The legislation change that is under consideration would allow development of a huge office building with up to 5000 workers who would have to cross the bikeway to get to and from work. It would allow the park uses at the pier to be controlled by the office developers. It does not promise an increase in the space of sports fields or community access to the water. Unlike the current courtyard fields that Pam’s children enjoyed, it does not provide for protection of ballfields from river winds. Worst, the legislation does not require ULURP which would provide for community involvement in the review of a development proposal. Instead it leaves the decisions entirely in the hands of the Trust board which is entirely controlled by the Governor and the Mayor.

    Come to the hearing and help save the park from the intensity of commercial development that the Hudson River Park Act rightly prohibited.

    • Tobi says it will be a shame if we have offices at Piers 40, 57 and 76.

      Well, Pier 57 is a landmark structure, and a very narrow pier, and office space was a perfect fit for that. In exchange we are getting a lot of public open space on the pier, rehearsal spaces for arts groups, tech education spaces, environmental education spaces, a new home for City Winery and a rooftop park (which will be used by Tribeca Film Festival each April for outdoor screenings). It was a tradeoff the community was willing to make and will generate significant income for the Park.

      Pier 76 is now the NYC tow pound and an NYPD maintenance garage. Not exactly a wonderful park use. If we can change that and make Pier 76 primarily park space (and it is wide enough for fields) with an office building adjoining it, that is a vast improvement over the current use.

      Of course, both Pier 57 and Pier 76 are in the area served by Community Board 4.

      Pier 40 is the only major pier outside CB4 that is designated as an income producing pier for the park. But it seems like CB2 is unwilling to pay its fair share for a park that has been a wonderful addition to the neighborhood. Meanwhile, while we continue to park for the park, there are 8 areas of the park in CB4 that either have yet to be constructed or are due for renovation.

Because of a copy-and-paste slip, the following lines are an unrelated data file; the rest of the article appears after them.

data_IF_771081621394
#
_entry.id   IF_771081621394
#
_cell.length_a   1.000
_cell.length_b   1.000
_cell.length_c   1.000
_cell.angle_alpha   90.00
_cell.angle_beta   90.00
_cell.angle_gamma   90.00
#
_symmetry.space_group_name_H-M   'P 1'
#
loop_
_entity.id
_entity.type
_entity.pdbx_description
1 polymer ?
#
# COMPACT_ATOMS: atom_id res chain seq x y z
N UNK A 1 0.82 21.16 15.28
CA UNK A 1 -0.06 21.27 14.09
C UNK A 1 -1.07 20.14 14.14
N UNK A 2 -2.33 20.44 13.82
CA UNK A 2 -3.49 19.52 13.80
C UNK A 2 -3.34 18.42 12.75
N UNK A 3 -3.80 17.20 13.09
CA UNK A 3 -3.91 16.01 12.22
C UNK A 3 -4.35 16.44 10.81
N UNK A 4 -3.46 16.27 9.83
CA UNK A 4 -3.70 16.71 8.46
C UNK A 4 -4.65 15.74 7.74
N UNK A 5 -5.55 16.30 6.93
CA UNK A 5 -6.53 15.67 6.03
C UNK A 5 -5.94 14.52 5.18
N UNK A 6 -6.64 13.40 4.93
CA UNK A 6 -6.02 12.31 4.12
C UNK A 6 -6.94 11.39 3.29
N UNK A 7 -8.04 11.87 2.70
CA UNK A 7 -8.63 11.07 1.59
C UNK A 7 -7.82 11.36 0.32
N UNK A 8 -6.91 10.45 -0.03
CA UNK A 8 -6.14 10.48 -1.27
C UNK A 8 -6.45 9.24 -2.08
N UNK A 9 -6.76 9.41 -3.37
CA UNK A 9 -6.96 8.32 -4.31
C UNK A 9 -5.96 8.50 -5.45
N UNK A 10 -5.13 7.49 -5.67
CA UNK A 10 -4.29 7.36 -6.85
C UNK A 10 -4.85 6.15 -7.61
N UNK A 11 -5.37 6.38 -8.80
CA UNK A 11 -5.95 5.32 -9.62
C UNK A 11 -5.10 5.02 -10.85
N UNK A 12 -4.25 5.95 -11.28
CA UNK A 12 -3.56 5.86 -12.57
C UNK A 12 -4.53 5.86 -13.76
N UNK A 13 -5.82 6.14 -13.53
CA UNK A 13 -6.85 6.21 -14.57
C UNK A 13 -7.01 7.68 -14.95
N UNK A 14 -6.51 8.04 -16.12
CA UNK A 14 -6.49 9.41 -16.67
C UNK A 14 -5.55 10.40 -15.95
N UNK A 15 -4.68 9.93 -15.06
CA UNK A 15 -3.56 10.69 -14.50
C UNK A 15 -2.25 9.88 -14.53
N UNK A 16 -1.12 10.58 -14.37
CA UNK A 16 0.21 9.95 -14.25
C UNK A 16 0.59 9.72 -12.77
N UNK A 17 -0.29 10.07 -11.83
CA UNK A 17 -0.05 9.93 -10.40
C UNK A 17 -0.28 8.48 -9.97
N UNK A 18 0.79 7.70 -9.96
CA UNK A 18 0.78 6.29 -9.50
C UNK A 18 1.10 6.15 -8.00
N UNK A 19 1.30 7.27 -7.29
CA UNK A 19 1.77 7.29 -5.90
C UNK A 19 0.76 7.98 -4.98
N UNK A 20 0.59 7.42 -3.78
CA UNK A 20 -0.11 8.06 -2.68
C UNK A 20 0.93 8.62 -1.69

Lowell Kern
      1st Vice Chair & Co-Chair, Waterfront, Parks & Environment
      Manhattan Community Board 4

  5. Anyone have access to the Minutes from the meeting?

    • It was a public hearing and I don’t think minutes were kept. It’s possible one of the electeds’ offices taped it, but I don’t think so.

      • I live quite close to Pier 40 and have for a number of years. I’ve never used it once. I was once aggressively shooed away from the entrance by a security guard when o my bike (apparently bikes aren’t allowed on the road in front, go figure), but that’s as close as I’ve gotten. I’m sure that if you park there and/or your kids play soccer there it’s an invaluable resource for you. But I just don’t see the Pier as something that serves the entire neighborhood or even city. Is breaking the HRP act worth it just to preserve some soccer fields and parking spaces? I can make a stronger argument for the jail than this proposal no matter how less appealing it is to have that nearby than more soccer fields.

  6. With development and maintenance how long is Pier 40 expected to be out of commission?

  7. More than 700 hundred children have signed up to play soccer with Downtown Soccer League this year. Never mind the kids who play on DUSC, Gotham, etc. In addition, Pier 40 provides space for kids to play baseball/softball/football, have summer day camps- honestly the uses are numerous. There are also plenty of adult football, rugby, soccer, baseball/softball leagues that use the field as well. Fields are an issue that needs to be looked at- even if you don’t have children using the fields or use them yourself- this is a community issue. Open spaces are good for the health of the community. Safe places for children (and adults) to play organized sports is healthy and good for a community (even if you or your children are not the ones using the field). And while I am sure there are pros and cons to every proposal- downtown does need the field space.

    • I’m sure it’s great for those children who use it but I don’t see it as reason enough to start allowing office space in Hudson River Park. Also think of it this way – if someone today proposed to build a new building jutting into the Hudson for soccer fields and offices it wouldn’t get past the first approval. Just wait the few years for Google to move in across the street and ask them to pay for it.

    • Totally agree with this statement. Recreational spaces are beneficial for the community.